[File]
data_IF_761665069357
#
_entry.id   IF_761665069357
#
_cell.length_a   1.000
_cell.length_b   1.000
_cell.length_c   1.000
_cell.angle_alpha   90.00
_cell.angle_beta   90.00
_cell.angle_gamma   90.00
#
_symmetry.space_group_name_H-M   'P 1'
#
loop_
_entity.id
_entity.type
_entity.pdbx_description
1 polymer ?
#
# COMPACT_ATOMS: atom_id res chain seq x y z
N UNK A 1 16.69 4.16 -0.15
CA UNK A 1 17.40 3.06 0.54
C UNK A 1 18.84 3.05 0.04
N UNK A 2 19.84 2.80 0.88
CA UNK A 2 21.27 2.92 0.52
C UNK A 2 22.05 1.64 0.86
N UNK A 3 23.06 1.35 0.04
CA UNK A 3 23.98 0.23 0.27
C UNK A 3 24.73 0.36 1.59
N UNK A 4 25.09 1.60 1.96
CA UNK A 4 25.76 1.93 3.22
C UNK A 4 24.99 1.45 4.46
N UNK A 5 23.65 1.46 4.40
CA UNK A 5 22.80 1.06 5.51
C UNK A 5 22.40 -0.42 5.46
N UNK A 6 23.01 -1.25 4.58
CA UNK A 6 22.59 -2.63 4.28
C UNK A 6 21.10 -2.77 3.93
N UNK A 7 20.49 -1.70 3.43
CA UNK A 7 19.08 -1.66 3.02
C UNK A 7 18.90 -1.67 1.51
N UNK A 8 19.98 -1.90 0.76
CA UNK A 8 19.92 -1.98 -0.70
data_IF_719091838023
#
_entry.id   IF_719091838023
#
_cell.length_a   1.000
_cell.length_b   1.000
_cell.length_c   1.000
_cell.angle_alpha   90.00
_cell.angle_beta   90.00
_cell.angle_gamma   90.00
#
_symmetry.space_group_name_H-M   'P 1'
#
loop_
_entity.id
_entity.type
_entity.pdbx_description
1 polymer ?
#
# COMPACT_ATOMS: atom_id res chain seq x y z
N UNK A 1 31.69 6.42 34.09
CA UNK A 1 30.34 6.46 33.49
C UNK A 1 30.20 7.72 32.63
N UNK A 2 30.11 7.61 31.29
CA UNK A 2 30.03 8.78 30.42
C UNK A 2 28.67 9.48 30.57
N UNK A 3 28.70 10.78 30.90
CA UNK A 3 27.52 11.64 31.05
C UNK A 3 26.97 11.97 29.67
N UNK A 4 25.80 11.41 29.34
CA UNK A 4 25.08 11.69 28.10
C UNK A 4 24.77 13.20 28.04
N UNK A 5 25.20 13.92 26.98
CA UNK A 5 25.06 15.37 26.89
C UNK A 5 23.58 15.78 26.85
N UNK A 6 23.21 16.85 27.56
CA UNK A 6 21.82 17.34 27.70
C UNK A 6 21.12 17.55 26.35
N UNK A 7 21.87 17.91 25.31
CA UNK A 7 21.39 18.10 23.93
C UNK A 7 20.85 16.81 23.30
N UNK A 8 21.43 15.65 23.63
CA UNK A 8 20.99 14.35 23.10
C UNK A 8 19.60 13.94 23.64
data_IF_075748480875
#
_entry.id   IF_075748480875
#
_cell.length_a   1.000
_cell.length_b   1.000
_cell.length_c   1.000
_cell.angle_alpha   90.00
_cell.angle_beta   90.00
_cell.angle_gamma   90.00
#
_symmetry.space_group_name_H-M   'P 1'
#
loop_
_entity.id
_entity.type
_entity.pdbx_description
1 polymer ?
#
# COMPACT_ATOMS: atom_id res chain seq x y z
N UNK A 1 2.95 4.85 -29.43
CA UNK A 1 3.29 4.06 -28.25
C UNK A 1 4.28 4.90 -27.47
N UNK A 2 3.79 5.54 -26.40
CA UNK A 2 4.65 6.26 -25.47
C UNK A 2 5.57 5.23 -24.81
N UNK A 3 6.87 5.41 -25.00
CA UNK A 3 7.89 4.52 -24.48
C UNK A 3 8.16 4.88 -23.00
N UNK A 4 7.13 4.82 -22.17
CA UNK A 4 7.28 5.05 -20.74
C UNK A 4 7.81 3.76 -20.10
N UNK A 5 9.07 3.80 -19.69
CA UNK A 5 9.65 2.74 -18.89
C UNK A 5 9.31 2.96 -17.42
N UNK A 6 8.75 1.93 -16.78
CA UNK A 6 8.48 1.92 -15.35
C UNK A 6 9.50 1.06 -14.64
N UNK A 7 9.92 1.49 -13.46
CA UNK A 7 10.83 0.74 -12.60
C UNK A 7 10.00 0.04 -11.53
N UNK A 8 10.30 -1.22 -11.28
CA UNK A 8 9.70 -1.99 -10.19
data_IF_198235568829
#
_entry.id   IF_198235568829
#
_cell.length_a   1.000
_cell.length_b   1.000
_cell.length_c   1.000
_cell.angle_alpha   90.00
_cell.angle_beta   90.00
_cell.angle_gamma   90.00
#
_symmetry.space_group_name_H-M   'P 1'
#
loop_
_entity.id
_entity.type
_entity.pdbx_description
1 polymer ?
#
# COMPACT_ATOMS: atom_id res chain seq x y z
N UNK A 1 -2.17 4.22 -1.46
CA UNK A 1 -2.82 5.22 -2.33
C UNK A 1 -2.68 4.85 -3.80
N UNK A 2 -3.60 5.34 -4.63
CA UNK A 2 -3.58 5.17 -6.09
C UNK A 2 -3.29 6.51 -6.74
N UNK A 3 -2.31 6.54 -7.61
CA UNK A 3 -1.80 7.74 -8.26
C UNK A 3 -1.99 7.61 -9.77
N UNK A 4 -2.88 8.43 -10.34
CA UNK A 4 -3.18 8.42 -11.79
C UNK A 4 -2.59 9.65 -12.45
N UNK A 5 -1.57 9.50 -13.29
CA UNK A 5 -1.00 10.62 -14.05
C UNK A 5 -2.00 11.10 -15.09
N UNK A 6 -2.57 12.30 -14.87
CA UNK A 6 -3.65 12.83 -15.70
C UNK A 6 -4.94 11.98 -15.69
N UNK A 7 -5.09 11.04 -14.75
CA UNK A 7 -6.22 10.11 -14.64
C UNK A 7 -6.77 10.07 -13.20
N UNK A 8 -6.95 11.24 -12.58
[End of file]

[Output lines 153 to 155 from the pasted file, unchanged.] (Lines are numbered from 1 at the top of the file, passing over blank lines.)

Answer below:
C UNK A 1 -2.68 4.85 -3.80
N UNK A 2 -3.60 5.34 -4.63
CA UNK A 2 -3.58 5.17 -6.09